Theory: Kunstgeschichte(n): Art & Technology (gLV) 

From Bauhaus to Experiments in Art & Technology
The seminar will explore the utopian and progressive, as well as the dystopian strands of the 20th century technology discourse in art with special focus on its effect on performance art and new avant-garde experimentation. We will investigate the expansive potential of new technology for art production, as well as its critical limitations and implications.

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Nummer und TypBFA-BFA-Th.20F.011 / Moduldurchführung
VeranstalterDepartement Fine Arts
LeitungAnke Kempkes
Anzahl Teilnehmendemaximal 16
ECTS3 Credits
VoraussetzungenCourse language: English
ZielgruppenOpen for exchange students.

Interested students of other study programmes can contact and will be informed at the end of calendar week 06 about a possible participation.
Lernziele / Kompetenzen20th Century Avant-Garde History: Art and Technology Discourse
InhalteThe early 20th century avant-garde induced an ‘aesthetic upheaval’ in the ideas of technology and art, inspired and dynamized by the forces of modern industrialization and urbanization, and the destructive machinery of World War I. From the Futurists to the Russian Constructivists, from the Surrealist machines of Duchamp and Picabia to the functionalism of the Bauhaus, a “New Vision” - the utopian thinking about technology, art and the new human - was on the rise. Bauhaus pioneer Laszlo Moholy-Nagy was one of the most ardent advocates of a visual technology embracing an art that could—like city lights, X-rays, and telephony—radically reconfigure our sensory experience of the world.
Former engineer Man Ray’s airbrush painting showing a set of wheels that cannot turn in “Dancer/Danger (L’Impossibilite), 1920, contrasted the “uninspired rationality” of the zeitgeist that surrounded him with an existentially dramatized dysfunctionality: “Three cogwheels locked together is a mechanical atrocity”. This work also points at the intense relation between dance performance and the new technology centrism of the 20th avant-garde that was further explored in the 1960s which saw a next wave of a new technology embraced by artists. Pontus Hulten’s seminal 1969 MoMA exhibition “The Machine as Seen at the End of the Mechanical Age” marked this shift. The exhibition was two-fold with one part relating to the prewar avant-garde and the second focusing on the neo-avant-garde scene with particular focus on the New York organization “Experiments in Art and Technology (E.A.T.)”. Founded in 1966 by Robert Rauschenberg, Robert Whitman and Swedish “artist engineer” Billy Klüver, E.A.T. facilitated for artists to collaborate with the engineers of the New Jersey Bell Laboratories think tank to experiment with the newest technologies, such as early computer art, laser, electronic sound technology, and robotics. In the same year E.A.T. held the legendary “9 Evenings: Theatre and Engineering” at the 69th Regiment Armory. “9 Evenings” was the first large-scale collaboration between artists, engineers and scientists developing many ‘firsts’ of technological innovations. The artists that participated were among the brightest of the Manhattan dance, performance, music, poetry and experimental art scene: John Cage, Lucinda Childs, Öyvind Fahlström, Alex Hay, Deborah Hay, Steve Paxton, Yvonne Rainer, Robert Rauschenberg, David Tudor, and Robert Whitman.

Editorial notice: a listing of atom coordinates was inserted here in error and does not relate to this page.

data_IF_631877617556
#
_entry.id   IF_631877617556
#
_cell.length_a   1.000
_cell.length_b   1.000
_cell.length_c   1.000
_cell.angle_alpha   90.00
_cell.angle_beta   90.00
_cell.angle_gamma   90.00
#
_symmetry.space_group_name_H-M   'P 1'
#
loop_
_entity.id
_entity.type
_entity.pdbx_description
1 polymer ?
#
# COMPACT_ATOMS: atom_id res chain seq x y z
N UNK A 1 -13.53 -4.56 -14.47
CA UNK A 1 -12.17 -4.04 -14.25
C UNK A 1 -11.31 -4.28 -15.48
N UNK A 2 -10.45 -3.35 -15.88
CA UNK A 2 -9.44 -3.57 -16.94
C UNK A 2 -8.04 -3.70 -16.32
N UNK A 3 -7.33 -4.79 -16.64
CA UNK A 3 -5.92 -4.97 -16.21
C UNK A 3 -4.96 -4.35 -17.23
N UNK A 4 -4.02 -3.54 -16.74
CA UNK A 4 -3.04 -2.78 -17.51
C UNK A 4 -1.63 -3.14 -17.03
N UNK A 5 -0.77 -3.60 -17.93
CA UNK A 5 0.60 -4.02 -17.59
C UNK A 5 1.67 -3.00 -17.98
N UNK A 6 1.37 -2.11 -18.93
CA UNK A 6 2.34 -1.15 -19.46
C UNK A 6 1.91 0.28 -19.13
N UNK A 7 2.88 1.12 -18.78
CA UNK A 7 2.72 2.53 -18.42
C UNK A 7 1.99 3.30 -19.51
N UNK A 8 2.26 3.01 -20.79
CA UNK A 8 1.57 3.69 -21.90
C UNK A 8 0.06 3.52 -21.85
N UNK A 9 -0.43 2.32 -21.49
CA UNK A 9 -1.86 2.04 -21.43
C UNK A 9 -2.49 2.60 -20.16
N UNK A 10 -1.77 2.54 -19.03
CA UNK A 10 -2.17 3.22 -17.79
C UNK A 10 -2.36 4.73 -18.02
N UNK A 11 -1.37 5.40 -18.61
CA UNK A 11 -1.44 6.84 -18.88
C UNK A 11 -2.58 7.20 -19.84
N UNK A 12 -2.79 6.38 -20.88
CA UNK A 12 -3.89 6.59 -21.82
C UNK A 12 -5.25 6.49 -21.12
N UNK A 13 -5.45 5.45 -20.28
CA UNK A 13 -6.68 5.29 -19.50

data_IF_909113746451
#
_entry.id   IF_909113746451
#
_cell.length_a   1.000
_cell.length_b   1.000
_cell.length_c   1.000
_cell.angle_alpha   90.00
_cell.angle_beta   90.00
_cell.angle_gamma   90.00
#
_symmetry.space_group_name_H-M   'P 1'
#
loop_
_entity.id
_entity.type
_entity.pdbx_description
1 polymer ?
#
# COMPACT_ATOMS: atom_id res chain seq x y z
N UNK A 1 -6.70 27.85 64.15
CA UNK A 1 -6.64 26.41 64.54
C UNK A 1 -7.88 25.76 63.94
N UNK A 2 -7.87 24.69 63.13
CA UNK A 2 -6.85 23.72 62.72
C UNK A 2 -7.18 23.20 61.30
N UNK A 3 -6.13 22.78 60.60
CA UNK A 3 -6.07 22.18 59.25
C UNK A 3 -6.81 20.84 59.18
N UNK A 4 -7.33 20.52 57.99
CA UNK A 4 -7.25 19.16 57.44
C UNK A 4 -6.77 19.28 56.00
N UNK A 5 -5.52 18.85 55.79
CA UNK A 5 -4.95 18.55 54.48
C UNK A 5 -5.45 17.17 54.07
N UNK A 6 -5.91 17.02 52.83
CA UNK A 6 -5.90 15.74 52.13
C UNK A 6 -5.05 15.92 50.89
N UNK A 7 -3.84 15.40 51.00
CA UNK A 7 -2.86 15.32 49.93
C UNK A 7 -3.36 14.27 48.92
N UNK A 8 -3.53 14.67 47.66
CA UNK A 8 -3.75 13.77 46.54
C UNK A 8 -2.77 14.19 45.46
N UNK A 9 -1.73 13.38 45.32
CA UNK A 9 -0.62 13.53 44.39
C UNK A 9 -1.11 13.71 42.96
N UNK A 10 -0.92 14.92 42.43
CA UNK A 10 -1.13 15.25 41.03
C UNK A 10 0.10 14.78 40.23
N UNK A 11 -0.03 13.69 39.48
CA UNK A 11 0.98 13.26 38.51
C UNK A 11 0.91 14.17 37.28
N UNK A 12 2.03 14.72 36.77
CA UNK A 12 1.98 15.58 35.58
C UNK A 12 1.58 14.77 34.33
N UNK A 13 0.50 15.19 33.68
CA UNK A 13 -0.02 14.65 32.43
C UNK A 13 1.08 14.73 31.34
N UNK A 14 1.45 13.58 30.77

For the Expo ‘70 in Osaka E.A.T. created the collaborative ‘Gesamtkunstwerk’ for the Pepsi Pavilion which marked the last focal point of the organization. The Buckminster Fulleresque pavilion was produced by the Pepsi company. This first joint venture with commercial industry created instant conflict for the E.A.T. members who in reaction clouded the dome with the fog installation “Fog Sculpture” by Japanese E.A.T. collaborator Fujiko Nakaya.

Anke Kempkes (*1968) is an international curator, scholar and art critic currently based in Warsaw. Since her studies at the Courtauld Institute of Art in London in 1991/2 she has contributed to international art publications, magazines and conferences. In 2004 she held the position of Chief Curator at Kunsthalle Basel, Switzerland where she curated the exhibition “Flesh at War with Enigma”. From 2005-17 she ran an independent curatorial space, research centre and gallery in New York. The program focused on the reintroduction of female avant-garde artists and on New York’s experimental music and performance art of the 1960s and 70s. She represented in this context the archive of “Experiments in Art and Technology (E.A.T.)” and David Tudor & Composers Inside Electronics (CIE)’s sound art installation pioneer “Rainforest”. In 2010 she became Curator of the Estate of Swiss-born Polish-Jewish Bauhaus artist Xanti Schawinsky. Since 2017 Anke Kempkes is an independent curator of exhibitions in Europe with focus on ‘Female (Post)Minimal Art’, Queer Theatre and Performance Art.
Bibliographie / Literatur“The Machine as Seen at the End of the Mechanical Age”, curated by Pontus Hulten, MoMA, New York, 1969 (cat.)
“E.A.T.: Experiments in Arts and Technology”,
by Kathy Battista (Author), Simone Forti (Author), Billy Klüver (Author), Michelle Kuo (Author), Catherine Morris (Author), Zabet Patterson (Author), John Tain (Author), Sabine Breit (Author), Sabine Breitwieser (Editor), Walther Koenig Verlag, 2016
„Pavilion: Experiments in Art And Technology”, by Billy Klüver (Editor), Julie Martin (Editor), Barbara Rose (Editor), A Dutton Paperback – 1972
Leistungsnachweis / TestatanforderungMandatory attendance (minimum 80%); active participation
TermineTime: 09:15 - 17:00 o'clock

CW 17: 20 / 21 / 22 / 23 / 24 April
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